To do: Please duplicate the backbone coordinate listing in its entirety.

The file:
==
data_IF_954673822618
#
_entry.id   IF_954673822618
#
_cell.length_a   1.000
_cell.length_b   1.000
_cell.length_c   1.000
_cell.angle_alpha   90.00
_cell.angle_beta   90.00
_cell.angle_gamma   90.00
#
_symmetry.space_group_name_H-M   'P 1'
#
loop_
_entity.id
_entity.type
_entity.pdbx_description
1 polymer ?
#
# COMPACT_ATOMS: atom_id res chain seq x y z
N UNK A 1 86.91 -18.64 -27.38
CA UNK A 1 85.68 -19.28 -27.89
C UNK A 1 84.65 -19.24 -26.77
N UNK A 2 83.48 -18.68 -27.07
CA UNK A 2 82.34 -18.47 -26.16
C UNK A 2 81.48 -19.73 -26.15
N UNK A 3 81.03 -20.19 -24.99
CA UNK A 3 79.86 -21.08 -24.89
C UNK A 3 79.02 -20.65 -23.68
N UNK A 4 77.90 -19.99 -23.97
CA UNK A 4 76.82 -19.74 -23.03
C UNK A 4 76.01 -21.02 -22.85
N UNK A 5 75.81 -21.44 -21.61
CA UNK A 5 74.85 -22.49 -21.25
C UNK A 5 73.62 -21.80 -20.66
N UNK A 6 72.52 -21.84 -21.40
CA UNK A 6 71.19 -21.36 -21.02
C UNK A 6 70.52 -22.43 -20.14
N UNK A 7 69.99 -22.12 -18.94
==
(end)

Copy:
data_IF_954673822618
#
_entry.id   IF_954673822618
#
_cell.length_a   1.000
_cell.length_b   1.000
_cell.length_c   1.000
_cell.angle_alpha   90.00
_cell.angle_beta   90.00
_cell.angle_gamma   90.00
#
_symmetry.space_group_name_H-M   'P 1'
#
loop_
_entity.id
_entity.type
_entity.pdbx_description
1 polymer ?
#
# COMPACT_ATOMS: atom_id res chain seq x y z
N UNK A 1 86.91 -18.64 -27.38
CA UNK A 1 85.68 -19.28 -27.89
C UNK A 1 84.65 -19.24 -26.77
N UNK A 2 83.48 -18.68 -27.07
CA UNK A 2 82.34 -18.47 -26.16
C UNK A 2 81.48 -19.73 -26.15
N UNK A 3 81.03 -20.19 -24.99
CA UNK A 3 79.86 -21.08 -24.89
C UNK A 3 79.02 -20.65 -23.68
N UNK A 4 77.90 -19.99 -23.97
CA UNK A 4 76.82 -19.74 -23.03
C UNK A 4 76.01 -21.02 -22.85
N UNK A 5 75.81 -21.44 -21.61
CA UNK A 5 74.85 -22.49 -21.25
C UNK A 5 73.62 -21.80 -20.66
N UNK A 6 72.52 -21.84 -21.40
CA UNK A 6 71.19 -21.36 -21.02
C UNK A 6 70.52 -22.43 -20.14
N UNK A 7 69.99 -22.12 -18.94